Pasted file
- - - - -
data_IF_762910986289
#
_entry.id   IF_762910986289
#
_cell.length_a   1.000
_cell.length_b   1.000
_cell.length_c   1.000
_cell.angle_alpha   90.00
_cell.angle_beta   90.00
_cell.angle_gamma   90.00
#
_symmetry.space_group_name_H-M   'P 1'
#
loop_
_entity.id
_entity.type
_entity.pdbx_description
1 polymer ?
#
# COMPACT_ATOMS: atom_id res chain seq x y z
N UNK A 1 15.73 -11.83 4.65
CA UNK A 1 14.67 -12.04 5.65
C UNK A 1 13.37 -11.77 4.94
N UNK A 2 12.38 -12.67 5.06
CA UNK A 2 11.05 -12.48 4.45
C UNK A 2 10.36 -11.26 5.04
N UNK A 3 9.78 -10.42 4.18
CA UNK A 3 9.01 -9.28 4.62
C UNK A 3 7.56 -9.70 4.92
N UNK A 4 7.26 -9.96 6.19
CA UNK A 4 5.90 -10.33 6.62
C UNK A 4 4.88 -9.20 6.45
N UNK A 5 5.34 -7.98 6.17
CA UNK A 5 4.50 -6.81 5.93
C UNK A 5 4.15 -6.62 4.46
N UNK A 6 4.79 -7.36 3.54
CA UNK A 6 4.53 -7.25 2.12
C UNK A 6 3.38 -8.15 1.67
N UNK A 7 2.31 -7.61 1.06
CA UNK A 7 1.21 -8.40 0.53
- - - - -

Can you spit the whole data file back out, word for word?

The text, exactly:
data_IF_762910986289
#
_entry.id   IF_762910986289
#
_cell.length_a   1.000
_cell.length_b   1.000
_cell.length_c   1.000
_cell.angle_alpha   90.00
_cell.angle_beta   90.00
_cell.angle_gamma   90.00
#
_symmetry.space_group_name_H-M   'P 1'
#
loop_
_entity.id
_entity.type
_entity.pdbx_description
1 polymer ?
#
# COMPACT_ATOMS: atom_id res chain seq x y z
N UNK A 1 15.73 -11.83 4.65
CA UNK A 1 14.67 -12.04 5.65
C UNK A 1 13.37 -11.77 4.94
N UNK A 2 12.38 -12.67 5.06
CA UNK A 2 11.05 -12.48 4.45
C UNK A 2 10.36 -11.26 5.04
N UNK A 3 9.78 -10.42 4.18
CA UNK A 3 9.01 -9.28 4.62
C UNK A 3 7.56 -9.70 4.92
N UNK A 4 7.26 -9.96 6.19
CA UNK A 4 5.90 -10.33 6.62
C UNK A 4 4.88 -9.20 6.45
N UNK A 5 5.34 -7.98 6.17
CA UNK A 5 4.50 -6.81 5.93
C UNK A 5 4.15 -6.62 4.46
N UNK A 6 4.79 -7.36 3.54
CA UNK A 6 4.53 -7.25 2.12
C UNK A 6 3.38 -8.15 1.67
N UNK A 7 2.31 -7.61 1.06
CA UNK A 7 1.21 -8.40 0.53